Kenya Wants to Double U.S. Coffee ShipmentsBy
Nation exported 6.1 million kilograms to the U.S. in 2015-16
Germany, Belgium are currently leading buyers of Kenyan beans
Kenya plans on doubling its coffee exports to the U.S., the world’s largest consumer of the beverage, by marketing the East African nation’s specialty premium grade beans.
“North America is a big market for specialty coffee and we expect the visibility Kenyan coffee gets will help grow our market share in the United States,” Kiplimo Melli, head of Kenya’s Coffee Directorate, said in an interview Wednesday in Nairobi, the capital.
Africa’s fifth-biggest coffee producer exported 6.1 million kilograms (13.4 million pounds) of the beans to the U.S. in 2015-16, from 7 million kilograms a year earlier, accounting for 14 percent of total coffee exports. Kenya wants about 30 percent of its crop to end up in the U.S. by end-2019, he said.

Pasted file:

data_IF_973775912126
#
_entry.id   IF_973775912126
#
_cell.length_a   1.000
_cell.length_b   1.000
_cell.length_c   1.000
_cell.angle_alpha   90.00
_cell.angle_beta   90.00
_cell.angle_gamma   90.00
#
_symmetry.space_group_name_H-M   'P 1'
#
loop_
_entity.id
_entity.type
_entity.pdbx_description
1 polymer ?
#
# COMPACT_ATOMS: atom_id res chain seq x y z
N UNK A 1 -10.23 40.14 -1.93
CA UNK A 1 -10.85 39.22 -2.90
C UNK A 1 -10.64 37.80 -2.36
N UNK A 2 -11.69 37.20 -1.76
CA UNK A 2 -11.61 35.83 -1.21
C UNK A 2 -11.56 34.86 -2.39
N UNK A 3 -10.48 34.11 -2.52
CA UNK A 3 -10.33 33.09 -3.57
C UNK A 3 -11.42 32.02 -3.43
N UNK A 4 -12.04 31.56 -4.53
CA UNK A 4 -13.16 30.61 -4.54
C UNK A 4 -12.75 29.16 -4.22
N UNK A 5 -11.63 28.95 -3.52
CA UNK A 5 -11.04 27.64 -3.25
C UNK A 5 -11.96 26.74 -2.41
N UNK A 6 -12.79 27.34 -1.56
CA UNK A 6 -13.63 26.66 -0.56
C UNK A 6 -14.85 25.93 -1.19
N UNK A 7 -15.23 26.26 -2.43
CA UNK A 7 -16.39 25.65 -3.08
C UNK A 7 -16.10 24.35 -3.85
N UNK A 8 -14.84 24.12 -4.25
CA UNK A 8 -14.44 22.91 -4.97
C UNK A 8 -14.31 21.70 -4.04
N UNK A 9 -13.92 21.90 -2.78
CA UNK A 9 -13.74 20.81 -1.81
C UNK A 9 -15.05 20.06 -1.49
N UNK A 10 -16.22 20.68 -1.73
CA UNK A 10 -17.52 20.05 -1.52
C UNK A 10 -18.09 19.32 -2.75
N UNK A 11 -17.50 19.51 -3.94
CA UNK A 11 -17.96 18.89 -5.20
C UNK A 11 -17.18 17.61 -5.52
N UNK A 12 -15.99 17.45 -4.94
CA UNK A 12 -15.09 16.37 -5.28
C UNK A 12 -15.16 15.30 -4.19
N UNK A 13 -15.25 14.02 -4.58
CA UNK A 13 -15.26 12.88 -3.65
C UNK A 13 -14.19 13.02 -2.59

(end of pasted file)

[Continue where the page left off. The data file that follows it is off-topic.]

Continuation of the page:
Germany bought the most specialty Kenyan coffee in the last season at 8.17 million kilograms, followed by Belgium with 7.4 million kilograms. While Kenya is a tiny grower compared with regional producers such as Ethiopia and Uganda, its beans are highly sought after for their acidity, and often used in blends to improve coffee from other origins.
Average export prices to the U.S. were the highest in 2015-16 at $296 per 50-kilogram bag, 18 percent higher than to Germany, according to government statistics.
The nation’s produce will be showcased as a “portrait country” at this year’s Specialty Coffee Association of America symposium in Seattle, the home of Starbucks Corp., exposing it to more than 12,000 producers, roasters, brewers and buyers in attendance. This follows a delegation of American buyers that visited Kenyan coffee-growing regions in November.
Coffee exports rose 6 percent to 44,400 metric tons for the 2015-16 season, earning Kenya $206 million. Sales to the U.S. accounted for $32.8 million in the same period.